Williams Uchemba: People call me a comedian, I prefer to be known as an actor | The Guardian Nigeria News

Williams Uchemba is an actor, filmmaker, comedian, philanthropist and social media influencer. The native of Abia State is a graduate in International Relations from the University of Nigeria, Nsukka. He began his acting career as a child actor in early 2000, United Nations Ambassador and African Youth Representative. He runs the Williams Uchemba Foundation through which he reaches out to the poor and less privileged. In this interview with IJEOMA THOMAS-ODIA, he talks about his desire to defend youth participation in the 2023 elections and his acting career, among other things.

You recently embarked on a PVC campaign tour in Enugu State. What informed this?
I think it is necessary and I believe that with the way Nigeria is going, if we have another bad government there may be no more Nigeria. I love this country so much. Also, when I learned about the new voting system released by the Independent National Electoral Commission (INEC), I was thrilled to let people know that their vote now counted. What I mean by that is that in 2023 when you vote, the vote count will be uploaded for the public to see.

There are no more cases of ballot boxes being stolen and ripped off like we used to. This means that if we can have just 1% of the 1.2 billion BBNaija votes, go vote and have consensus on who we want, we will have the Nigeria we want. I want my daughter to come back to Nigeria and not be afraid of the insecurity and some of these issues that we are going through. That’s what I do; I fight for my children.

You started out as a child actor. How was this trip for you?
It was amazing. I entered the industry when I was eight years old. This is my 22nd year in the industry. At some point I took a break, traveled out of the country to focus on my studies. It’s been a great trip so far.

What inspired your film ‘Mambas Diamond’ and do you plan to produce more films?
I have two other productions, but the reason I produced “Mambas Diamond” is to let people know that doing the right thing pays off. I shot it not only to entertain but to teach young people that anything not given to you by God can be taken, and even your life can be taken. It’s a film I made to raise awareness among young people around the world and it’s coming to streaming platforms very soon. It might be on Amazon.

What projects are you currently working on?
I haven’t made it public yet but there’s another one coming out, ‘Sugar rush 2’. That’s what’s currently on my table, but there are two bigger projects coming out of my production teams. The goal is to further change the narrative of film production using state-of-the-art equipment.

You are quite passionate about philanthropy and it shows. Does your experience have anything to do with the fact that you have always helped people?
I have been in a low position in my life. I didn’t grow up with a silver spoon and I know what it’s like not having one. When I was young, I was hungry because there was no food at home. I tell people that to find your purpose, you first have to find what excites you and what makes them very angry.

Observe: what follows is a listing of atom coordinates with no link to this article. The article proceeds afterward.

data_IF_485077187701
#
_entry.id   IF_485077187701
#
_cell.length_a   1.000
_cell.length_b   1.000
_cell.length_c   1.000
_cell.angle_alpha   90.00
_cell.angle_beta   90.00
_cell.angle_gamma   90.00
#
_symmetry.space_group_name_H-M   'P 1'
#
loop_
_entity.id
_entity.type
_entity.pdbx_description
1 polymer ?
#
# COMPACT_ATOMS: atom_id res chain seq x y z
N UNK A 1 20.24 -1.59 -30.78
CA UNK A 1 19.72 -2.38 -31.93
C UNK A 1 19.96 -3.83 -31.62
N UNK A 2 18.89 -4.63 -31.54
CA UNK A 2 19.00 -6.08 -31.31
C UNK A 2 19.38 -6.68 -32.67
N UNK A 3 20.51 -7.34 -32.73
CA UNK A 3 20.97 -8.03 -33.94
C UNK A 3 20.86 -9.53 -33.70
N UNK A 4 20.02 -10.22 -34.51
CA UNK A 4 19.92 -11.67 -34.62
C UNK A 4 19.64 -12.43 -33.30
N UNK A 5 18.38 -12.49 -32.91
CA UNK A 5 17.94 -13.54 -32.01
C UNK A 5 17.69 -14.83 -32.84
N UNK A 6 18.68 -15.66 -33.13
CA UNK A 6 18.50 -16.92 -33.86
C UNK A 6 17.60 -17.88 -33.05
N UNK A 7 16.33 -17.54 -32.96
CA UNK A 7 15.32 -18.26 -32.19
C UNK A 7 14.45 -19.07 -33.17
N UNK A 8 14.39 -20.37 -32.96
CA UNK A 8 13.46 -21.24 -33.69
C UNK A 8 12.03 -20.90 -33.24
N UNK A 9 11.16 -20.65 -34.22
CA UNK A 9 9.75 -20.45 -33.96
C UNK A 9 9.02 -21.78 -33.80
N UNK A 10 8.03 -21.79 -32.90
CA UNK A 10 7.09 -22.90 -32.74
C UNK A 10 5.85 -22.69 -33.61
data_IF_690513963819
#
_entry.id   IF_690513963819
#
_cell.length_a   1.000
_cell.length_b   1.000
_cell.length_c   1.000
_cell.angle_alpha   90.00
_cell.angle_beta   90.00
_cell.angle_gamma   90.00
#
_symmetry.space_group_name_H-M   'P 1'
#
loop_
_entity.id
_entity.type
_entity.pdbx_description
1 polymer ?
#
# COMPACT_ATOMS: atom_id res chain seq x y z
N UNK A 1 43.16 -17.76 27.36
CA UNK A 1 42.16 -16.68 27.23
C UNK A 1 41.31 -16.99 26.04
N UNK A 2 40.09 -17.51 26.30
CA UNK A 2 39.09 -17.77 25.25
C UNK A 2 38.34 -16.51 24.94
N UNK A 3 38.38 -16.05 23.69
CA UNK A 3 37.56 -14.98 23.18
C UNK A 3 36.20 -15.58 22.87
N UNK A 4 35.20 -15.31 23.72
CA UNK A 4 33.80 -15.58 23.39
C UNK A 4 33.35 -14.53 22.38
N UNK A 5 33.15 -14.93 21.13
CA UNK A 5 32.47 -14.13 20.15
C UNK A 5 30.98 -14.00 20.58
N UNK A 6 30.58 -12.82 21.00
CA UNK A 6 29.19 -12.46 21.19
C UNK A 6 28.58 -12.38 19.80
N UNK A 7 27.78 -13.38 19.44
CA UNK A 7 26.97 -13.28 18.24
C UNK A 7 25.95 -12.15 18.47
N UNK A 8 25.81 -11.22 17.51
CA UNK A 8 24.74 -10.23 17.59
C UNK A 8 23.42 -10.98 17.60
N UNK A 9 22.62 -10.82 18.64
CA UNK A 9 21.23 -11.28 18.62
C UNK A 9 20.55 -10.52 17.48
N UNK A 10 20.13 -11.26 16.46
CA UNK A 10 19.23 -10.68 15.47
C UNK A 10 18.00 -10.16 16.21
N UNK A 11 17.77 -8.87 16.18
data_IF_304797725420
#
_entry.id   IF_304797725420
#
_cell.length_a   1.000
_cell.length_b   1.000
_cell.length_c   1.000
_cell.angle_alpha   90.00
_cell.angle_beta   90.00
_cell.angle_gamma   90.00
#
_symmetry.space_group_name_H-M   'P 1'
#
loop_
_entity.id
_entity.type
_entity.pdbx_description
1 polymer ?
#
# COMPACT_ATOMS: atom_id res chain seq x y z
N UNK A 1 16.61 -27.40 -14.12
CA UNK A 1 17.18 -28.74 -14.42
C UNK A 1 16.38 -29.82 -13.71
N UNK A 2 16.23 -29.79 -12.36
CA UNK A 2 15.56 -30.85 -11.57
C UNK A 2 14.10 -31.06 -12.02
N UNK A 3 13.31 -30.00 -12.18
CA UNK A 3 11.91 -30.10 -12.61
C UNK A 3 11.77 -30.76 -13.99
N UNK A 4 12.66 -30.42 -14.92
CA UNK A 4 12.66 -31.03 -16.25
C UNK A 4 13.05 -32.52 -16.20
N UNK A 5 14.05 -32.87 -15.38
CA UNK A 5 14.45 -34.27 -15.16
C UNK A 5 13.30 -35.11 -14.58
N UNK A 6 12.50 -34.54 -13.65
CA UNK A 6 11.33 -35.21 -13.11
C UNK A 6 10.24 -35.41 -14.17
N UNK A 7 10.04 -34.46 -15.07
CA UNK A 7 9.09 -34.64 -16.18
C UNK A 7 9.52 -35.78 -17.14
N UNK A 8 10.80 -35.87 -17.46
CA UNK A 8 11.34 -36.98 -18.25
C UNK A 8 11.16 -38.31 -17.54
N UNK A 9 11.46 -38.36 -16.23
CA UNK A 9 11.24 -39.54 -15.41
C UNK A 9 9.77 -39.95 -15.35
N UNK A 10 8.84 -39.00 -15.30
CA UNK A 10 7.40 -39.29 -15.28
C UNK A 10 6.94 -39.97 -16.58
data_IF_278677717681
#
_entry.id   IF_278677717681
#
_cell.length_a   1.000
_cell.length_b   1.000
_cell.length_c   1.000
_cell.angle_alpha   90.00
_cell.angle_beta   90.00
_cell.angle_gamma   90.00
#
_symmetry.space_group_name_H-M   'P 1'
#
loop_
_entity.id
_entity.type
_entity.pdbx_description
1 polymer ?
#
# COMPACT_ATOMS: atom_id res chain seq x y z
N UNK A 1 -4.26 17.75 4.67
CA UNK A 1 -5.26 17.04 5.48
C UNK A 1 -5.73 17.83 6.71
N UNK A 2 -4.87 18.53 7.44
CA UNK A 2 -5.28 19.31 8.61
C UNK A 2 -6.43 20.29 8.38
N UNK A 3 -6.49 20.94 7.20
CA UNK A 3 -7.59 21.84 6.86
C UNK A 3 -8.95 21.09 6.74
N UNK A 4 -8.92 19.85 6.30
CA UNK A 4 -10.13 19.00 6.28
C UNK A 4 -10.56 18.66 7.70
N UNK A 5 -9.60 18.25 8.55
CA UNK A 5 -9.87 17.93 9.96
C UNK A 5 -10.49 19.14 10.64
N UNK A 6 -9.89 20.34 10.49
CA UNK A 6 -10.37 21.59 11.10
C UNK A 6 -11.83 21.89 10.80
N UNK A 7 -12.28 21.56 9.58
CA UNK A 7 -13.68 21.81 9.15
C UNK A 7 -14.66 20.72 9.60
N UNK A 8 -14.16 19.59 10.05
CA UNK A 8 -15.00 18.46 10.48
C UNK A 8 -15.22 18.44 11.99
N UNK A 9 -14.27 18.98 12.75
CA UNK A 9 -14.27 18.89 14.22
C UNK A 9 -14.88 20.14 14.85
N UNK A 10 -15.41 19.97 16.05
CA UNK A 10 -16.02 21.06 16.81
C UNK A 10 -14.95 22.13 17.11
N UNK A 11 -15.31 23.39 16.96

In terms of choice of scripts, why would you refuse one?
When I see a movie that no one will learn about. When the movie promotes something that I can’t stand, it doesn’t matter how much you give me. The money will end but the film remains. I have certain standards and morals that I keep and if it’s not in the movie, I don’t.

How did you find your niche in the comedy industry?
It was not planned. In fact, I’ve always been funny to the best of my knowledge. We’re just a funny family; my father, my siblings and I never thought to take him out of my comfort zone, because of my “status”. I thought when I go out I have to be cool as an actor, but when I realized the power of being you, that changed everything. I started acting when I was in California. I just tried a video and people loved it and kept reposting it.

He got a lot of views. One day I received a message in my DM (Direct Message) from a woman who asked to speak to me. When she called she was crying saying “Thank you very much, you don’t know what you have done for us”. She said her mum had cancer for over six months and she saw no reason to smile until she came across my comedy and laughed the whole time. That everyone was moved and they thought they should call me and thank me. It was then that I realized that this was not just what I was doing for art, but for a ministry, especially in Nigeria where there are a lot of people going through so much. The least I can do is relieve the stress with humor.

They say that laughter is good medicine. People call me a comedian but I prefer to be called an actor because an actor can make you cry, make you laugh, perform and that’s what I consider myself to be.

You have various responsibilities on your table. How to juggle them all together?
At this point, I would say God’s grace. We really don’t control anything. You wake up in the morning without knowing how. For me, I prioritize and put God’s will before my own and let it happen.

What is your assessment of the Nigerian creative industry?
I think they are doing extremely well, I think Nigeria is one of the most creative and respected industries in the world. Of course, our content trend in global markets, which means we’re doing something right. We have created jobs for many young people who might have done something illegal, suffered from depression or had suicidal thoughts. It has been an escape for some of them and I just pray that they use it to promote our culture and to have a better nation in general.

How do you relax?
I like to worship. I put a cult song or an instrument on the piano that can play for three hours. I just sit there and enjoy it all. I also like watching movies, going to Netflix, looking for interesting ones, having a snack, sitting in front of my TV and relaxing.